29 July, 2015
Mandatory Death Penalty
Oxford Human Rights Hub has published an article by barrister Joseph Middleton - The Mandatory Death Penalty and Narratives of the Common Law.
"An argument has evolved over decades, in India, the US, the Commonwealth Caribbean and most recently in Africa, that imposing the ultimate and irreversible penalty of death, without considering the particular circumstances of the offence and the offender, and without allowing any possibility for mitigation, is unconstitutional. It amounts to cruel and inhuman punishment and it violates the right to a fair trial, including the right to a fair sentence. It also violates the separation of powers, because by denying the courts any discretion on sentence, it deprives them of an essential judicial function, the imposition of an appropriate sentence for each offence."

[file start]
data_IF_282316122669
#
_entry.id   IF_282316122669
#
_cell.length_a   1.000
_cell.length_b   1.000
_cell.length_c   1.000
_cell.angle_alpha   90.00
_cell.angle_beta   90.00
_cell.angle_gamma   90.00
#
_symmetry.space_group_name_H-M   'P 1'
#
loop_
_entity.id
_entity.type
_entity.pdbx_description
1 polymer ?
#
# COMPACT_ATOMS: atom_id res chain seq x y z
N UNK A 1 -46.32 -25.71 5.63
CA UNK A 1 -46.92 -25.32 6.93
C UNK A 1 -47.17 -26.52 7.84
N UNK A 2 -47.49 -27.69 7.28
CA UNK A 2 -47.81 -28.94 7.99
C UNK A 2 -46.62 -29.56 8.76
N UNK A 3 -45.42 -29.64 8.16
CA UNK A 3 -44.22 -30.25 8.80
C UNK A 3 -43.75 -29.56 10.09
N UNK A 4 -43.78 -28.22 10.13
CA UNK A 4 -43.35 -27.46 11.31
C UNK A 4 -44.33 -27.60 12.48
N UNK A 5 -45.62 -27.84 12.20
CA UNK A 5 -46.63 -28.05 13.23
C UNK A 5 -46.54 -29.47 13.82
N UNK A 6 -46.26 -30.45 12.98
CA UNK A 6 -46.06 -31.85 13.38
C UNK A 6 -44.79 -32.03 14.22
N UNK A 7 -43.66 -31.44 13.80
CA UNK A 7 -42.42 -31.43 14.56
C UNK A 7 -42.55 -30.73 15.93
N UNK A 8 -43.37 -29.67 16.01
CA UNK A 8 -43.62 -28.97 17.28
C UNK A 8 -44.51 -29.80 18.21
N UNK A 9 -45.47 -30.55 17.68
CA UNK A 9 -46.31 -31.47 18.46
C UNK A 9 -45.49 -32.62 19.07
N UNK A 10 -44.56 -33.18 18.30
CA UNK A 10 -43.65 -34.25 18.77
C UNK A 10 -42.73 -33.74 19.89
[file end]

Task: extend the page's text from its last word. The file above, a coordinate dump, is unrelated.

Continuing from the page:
The United Kingdom
had a mandatory death penalty for murder up to the Murder (Abolition of Death Penalty) Act 1965. A mandatory sentence of life imprisonment must now be imposed and the judiciary set the minimum period to be served in prison before release may be considered. The Criminal Justice Act 2003 contains provisions dealing with this minimum term. Exceptionally, a "whole life" term may be imposed (Law and Lawyers 3rd February 2015). Arguments persist as to whether the mandatory life imprisonment should also be abolished and simply permit the judiciary to impose a fixed term or life imprisonment appropriate to the facts of the case. However, that has not proved to be politically acceptable.
Death Penalty Project
A challenge to the Mandatory Death Penalty has been heard by the Supreme Court of Kenya.
Some of the background to the Kenyan situation is Kenyans Abroad